After Goldman Sachs, Ally Financial cut interest rates, savers hit brick wall

By MarketsFOXBusiness

Fed's Robert Kaplan: There is a lot of global uncertainty

Federal Reserve Bank of Dallas President Robert Kaplan on the state of the economy and the outlook for Federal Reserve policy.

Goldman Sachs Group Inc. and Ally Financial Inc. beat the Federal Reserve to a rate cut this week, as the U.S. central bank weighs whether or not to lower the benchmark federal funds rate.

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On Thursday, according to the Wall Street Journal, Goldman told customers that it was lowering the rate on its Marcus high-yield savings account to 2.15 percent from 2.25 percent, following Ally’s decision on Tuesday to lower its online-savings rate to 2.1 percent from 2.2 percent, an Ally spokesperson confirmed to FOX Business.

Goldman did not immediately respond to a FOX Business request for comment.

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It was the first time since October 2013 that Ally lowered rates.

“After a period of increases, interest rates are on the downswing and are projected to fall further,” an Ally spokesperson said on Friday, noting that, “Even with this change, our rate remains at 20-times the national average.”

TickerSecurityLastChange%Chg
GSGOLDMAN SACHS GROUP INC.213.74-1.49-0.69%
ALLYALLY FINANCIAL INC.33.72-0.76-2.20%

The Federal Reserve began, after a prolonged period of net neutral rates, raising interest rates in 2015. But after nine increases, policymakers signaled during their latest meeting in June that a rate cut could be on the horizon, thanks to concerns about slowing global growth and a U.S.-China trade spat.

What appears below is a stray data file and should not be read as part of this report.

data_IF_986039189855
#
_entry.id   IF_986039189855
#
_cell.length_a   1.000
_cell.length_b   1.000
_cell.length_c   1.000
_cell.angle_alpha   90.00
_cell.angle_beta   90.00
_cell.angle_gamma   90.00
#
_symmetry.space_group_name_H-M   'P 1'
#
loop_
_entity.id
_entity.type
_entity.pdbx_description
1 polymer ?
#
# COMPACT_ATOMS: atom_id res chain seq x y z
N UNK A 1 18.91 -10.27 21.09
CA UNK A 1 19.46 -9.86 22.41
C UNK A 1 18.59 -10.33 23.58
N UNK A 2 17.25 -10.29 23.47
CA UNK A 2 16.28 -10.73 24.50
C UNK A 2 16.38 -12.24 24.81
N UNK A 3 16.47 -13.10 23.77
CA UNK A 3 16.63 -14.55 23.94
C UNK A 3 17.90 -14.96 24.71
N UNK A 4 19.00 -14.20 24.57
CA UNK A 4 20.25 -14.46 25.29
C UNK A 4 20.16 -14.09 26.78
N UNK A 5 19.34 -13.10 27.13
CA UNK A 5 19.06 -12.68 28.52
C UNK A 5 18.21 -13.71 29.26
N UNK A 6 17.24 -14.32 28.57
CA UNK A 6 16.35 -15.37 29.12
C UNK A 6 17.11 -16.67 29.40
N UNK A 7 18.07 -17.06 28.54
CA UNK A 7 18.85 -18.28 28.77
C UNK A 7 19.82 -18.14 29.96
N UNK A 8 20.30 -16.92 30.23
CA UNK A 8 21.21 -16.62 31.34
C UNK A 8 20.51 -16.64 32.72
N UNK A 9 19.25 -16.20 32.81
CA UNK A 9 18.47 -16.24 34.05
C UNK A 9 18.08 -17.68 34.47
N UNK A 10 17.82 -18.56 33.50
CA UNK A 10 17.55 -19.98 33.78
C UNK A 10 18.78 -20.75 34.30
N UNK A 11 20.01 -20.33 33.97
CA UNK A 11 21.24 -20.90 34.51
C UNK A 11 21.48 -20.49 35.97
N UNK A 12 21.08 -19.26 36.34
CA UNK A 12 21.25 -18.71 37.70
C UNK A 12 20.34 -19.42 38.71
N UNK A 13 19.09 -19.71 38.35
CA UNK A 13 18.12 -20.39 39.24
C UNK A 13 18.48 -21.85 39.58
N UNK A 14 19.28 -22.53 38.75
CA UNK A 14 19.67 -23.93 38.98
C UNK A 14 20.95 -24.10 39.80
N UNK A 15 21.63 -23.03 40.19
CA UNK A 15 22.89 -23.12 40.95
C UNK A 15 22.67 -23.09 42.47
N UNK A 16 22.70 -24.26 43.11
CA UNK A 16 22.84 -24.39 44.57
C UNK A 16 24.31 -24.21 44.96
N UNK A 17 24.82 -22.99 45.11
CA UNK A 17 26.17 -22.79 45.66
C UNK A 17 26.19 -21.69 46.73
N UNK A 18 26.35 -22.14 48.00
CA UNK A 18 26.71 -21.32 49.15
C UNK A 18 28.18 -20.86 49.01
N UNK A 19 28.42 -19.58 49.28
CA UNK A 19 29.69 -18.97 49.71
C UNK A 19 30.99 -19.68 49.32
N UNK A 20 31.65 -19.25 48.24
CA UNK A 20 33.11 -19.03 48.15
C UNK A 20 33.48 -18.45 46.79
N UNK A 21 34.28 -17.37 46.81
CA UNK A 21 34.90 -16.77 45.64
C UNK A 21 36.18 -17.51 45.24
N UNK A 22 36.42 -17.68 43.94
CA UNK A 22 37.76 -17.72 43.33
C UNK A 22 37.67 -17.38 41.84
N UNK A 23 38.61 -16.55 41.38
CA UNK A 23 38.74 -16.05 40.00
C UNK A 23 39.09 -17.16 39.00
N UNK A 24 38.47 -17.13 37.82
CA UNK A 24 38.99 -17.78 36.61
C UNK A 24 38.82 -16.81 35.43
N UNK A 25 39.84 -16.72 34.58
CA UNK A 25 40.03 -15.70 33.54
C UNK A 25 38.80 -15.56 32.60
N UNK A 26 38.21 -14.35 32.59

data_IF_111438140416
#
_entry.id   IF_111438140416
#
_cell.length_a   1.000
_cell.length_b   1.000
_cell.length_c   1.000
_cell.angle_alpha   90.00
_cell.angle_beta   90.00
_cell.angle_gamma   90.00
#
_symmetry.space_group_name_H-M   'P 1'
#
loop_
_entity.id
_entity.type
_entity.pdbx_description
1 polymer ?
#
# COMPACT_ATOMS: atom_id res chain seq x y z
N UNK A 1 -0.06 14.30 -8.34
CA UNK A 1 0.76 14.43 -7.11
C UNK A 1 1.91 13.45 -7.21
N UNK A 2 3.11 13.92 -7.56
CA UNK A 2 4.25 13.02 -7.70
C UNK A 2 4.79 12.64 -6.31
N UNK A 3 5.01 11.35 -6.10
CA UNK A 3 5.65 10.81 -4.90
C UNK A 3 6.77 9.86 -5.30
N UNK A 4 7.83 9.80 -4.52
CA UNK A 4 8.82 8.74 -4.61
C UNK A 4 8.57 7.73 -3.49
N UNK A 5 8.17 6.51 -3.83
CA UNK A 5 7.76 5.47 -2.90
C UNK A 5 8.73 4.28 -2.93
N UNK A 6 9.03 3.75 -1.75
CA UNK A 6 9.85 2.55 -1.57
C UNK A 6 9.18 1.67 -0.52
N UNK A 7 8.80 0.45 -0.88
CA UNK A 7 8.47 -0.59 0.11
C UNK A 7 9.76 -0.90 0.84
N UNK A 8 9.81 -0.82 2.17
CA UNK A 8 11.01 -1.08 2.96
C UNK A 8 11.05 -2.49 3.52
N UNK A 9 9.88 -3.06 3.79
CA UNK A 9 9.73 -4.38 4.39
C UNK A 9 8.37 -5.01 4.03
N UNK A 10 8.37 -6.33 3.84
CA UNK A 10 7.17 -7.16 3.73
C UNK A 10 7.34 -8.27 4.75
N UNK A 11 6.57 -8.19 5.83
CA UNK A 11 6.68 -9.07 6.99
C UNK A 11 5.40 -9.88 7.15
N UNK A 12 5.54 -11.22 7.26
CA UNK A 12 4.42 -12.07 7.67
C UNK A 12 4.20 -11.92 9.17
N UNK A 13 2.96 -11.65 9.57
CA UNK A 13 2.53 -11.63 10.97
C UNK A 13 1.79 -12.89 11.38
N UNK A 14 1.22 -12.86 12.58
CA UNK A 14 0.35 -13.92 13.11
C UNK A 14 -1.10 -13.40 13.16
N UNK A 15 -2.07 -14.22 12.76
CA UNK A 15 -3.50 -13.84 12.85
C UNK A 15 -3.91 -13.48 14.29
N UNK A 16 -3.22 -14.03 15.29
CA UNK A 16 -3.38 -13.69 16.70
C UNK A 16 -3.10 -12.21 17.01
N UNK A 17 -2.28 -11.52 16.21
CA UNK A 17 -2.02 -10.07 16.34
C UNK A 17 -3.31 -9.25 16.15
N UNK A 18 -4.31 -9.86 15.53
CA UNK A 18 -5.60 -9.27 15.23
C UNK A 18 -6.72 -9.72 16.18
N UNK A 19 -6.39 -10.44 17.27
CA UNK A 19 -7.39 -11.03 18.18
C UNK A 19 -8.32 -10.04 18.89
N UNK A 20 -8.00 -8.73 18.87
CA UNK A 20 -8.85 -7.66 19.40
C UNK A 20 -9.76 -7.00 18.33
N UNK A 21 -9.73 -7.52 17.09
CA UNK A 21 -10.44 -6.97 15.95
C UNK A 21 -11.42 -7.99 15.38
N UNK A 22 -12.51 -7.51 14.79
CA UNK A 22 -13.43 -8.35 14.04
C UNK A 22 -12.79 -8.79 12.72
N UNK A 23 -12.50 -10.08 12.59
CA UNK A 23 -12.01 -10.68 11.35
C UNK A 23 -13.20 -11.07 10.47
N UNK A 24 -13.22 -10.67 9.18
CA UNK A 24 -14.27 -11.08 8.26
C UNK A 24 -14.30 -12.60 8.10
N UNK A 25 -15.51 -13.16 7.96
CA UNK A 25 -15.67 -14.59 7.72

“The reason you may see these lowering of deposit rates is the three-month treasury has moved down, and it was upwardly sloping three months to 10 years, eight weeks ago,” President of the Federal Reserve Bank of Dallas Robert Kaplan said on Friday.

Currently, traders are pricing in a 100 percent chance of a Fed rate during the upcoming July meeting, which is slated to take place at the end of the month.

Kaplan told FOX Business’ Maria Bartiromo during an interview that there’s a bit of an echo chamber effect: Essentially, banks think the U.S. central bank will lower rates, so they’re doing so preemptively.

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“And the other thing is, I think the curve is maybe reflecting expectations of the Fed,” he added.

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